By: Editorial Staff, Date: May 1st, 2023
Over the past few months, the Securities and Exchange Commission (SEC) has released a series of new rules that affect executive compensation and compel board compensation committees to take immediate steps.
Keep on reading to discover the key updates on executive compensation disclosures by the SEC.
SEC’s Role in Regulating Executive Compensation
The Securities and Exchange Commission (SEC) plays a crucial role in regulating executive compensation and ensuring that publicly traded companies provide transparency and accountability in their compensation practices.
The SEC requires publicly traded companies to disclose information about their executive compensation plans, including details about salaries, bonuses, stock options, and other forms of compensation. This information must be included in the company’s annual proxy statement, which is filed with the SEC and sent to shareholders.
The SEC also has the power to review and approve or disapprove executive compensation plans for certain types of companies, such as those seeking to go public or undergoing significant changes in ownership or management. The SEC can require changes to these plans if they are deemed excessive or not in the company’s and its shareholders’ best interests.
Key Changes to Executive Compensation Disclosures
Last year, the SEC adopted three new rules that significantly expand the disclosure obligations of public companies.
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- Pay Versus Performance Disclosure Rules
On August 25th, 2022, the U.S. Securities and Exchange Commission (SEC) enacted a new rule, Item 402(v) of Regulation S-K, that mandates public companies to disclose the relationship between the compensation paid to the company’s executive officers and the company’s performance.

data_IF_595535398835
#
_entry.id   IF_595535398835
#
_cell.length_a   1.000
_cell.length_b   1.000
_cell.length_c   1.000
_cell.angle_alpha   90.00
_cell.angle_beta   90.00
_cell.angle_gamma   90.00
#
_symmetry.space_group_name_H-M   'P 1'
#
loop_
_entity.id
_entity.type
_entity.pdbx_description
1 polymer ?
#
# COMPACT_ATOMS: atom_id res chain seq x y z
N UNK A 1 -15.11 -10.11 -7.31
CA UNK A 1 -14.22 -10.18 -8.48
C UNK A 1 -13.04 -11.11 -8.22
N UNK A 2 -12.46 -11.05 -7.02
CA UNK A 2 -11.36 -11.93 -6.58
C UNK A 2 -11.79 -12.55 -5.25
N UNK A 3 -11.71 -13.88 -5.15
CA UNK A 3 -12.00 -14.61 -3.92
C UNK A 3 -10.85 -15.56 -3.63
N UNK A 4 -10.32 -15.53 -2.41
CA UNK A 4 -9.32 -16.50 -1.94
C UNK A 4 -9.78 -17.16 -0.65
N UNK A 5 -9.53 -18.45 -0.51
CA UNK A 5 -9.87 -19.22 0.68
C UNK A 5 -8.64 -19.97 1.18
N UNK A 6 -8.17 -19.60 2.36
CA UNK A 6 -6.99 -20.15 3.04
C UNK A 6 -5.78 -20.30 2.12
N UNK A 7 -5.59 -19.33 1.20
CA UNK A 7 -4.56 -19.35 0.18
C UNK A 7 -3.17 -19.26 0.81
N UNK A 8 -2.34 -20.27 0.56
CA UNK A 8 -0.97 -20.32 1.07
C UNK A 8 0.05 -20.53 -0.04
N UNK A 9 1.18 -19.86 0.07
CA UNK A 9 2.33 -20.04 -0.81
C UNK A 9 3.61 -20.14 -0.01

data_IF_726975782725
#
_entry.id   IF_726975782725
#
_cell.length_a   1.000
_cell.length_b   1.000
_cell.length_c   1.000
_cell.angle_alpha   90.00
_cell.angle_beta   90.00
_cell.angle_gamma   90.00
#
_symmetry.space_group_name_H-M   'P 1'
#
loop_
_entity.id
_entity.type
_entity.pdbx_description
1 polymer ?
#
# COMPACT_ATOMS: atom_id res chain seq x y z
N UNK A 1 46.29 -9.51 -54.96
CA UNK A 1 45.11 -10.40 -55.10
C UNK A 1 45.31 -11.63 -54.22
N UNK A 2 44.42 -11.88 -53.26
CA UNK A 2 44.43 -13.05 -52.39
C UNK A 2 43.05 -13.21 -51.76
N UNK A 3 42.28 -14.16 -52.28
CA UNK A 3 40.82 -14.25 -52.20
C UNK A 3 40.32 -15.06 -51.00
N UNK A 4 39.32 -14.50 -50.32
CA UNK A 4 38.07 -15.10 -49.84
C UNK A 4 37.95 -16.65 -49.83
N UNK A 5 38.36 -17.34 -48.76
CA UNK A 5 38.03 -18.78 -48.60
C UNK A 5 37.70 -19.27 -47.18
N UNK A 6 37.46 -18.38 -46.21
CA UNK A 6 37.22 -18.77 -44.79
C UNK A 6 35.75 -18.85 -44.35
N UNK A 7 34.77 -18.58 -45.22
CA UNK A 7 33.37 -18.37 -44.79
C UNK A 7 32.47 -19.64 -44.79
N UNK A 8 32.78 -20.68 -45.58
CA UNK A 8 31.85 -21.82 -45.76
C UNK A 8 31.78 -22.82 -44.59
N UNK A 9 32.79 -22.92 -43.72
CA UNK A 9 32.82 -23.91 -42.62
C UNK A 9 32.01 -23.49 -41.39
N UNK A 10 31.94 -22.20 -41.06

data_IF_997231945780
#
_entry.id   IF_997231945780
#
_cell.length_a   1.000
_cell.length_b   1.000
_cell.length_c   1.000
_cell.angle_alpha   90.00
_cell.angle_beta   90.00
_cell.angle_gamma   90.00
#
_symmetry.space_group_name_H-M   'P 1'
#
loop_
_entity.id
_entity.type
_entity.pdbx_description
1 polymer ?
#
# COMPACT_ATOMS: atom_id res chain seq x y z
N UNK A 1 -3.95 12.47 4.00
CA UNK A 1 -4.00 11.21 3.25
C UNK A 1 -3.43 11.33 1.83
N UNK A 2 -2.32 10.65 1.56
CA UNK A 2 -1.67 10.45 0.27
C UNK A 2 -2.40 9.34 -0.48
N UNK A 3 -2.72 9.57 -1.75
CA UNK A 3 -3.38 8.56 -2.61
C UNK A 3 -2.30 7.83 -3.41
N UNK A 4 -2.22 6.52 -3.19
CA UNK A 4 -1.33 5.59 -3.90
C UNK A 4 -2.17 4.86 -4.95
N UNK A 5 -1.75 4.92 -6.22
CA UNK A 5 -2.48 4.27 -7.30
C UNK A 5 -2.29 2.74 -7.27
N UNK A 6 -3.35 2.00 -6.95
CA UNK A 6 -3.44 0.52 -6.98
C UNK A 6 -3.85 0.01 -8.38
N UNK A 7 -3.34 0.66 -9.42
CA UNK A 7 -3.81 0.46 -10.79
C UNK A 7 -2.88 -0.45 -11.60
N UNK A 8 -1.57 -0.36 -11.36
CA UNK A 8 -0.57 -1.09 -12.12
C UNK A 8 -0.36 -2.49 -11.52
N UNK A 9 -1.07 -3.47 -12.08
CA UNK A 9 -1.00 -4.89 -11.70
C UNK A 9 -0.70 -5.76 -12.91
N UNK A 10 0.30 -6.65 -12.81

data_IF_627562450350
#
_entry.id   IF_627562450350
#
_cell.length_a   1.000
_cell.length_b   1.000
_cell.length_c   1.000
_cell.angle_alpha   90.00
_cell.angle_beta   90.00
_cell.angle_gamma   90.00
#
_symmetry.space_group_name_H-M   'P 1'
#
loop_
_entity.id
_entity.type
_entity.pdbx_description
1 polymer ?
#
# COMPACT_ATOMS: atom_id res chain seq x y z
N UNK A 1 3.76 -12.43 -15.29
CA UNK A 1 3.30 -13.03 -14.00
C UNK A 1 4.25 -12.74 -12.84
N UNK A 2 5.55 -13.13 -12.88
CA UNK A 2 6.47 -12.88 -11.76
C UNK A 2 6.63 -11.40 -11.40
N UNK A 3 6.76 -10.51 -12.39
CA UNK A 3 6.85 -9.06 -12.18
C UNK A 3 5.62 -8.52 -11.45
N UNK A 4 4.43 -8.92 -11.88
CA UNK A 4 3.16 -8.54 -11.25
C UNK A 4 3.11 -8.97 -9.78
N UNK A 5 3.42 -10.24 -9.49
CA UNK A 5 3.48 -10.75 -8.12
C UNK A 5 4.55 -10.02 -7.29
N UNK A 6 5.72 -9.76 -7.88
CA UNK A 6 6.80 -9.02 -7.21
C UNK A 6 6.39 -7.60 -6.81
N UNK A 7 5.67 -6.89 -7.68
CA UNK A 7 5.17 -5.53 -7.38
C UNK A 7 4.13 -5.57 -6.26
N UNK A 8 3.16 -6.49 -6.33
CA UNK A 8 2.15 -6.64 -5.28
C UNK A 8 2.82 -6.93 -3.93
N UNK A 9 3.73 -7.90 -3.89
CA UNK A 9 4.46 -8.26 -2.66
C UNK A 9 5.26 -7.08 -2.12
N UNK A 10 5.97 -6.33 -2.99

The new “Pay versus Performance” (PVP) disclosure requirements must be adhered to by companies that are not exempted from the rule. The new disclosures mandate additional reporting in annual proxy and information statements, where Item 402 is usually required.
- Final Clawback Rule
Adopting the “clawback rule” by the SEC complies with the Dodd-Frank Act, which requires that public companies create and implement protocols to recoup excessive incentive compensation from executive officers if said amounts were derived from significant misstatements in financial statements.
- Insider Trading Rules
The Securities and Exchange Commission (the “Commission”) made changes to Rule 10b5-1 under the Securities Exchange Act of 1934 (the “Exchange Act”) on December 14, 2022. This rule offers defenses for trading that are based on significant undisclosed information in insider trading cases.
Additionally, the SEC added new disclosure requirements to Regulation S-K and revised Rule 16a-3, Forms 4 and 5.
The new reporting rules carry significant additional complexity and compliance challenges for companies. Once adopted, the regulations could impact how U.S. companies manage compensation for their C-level executives.
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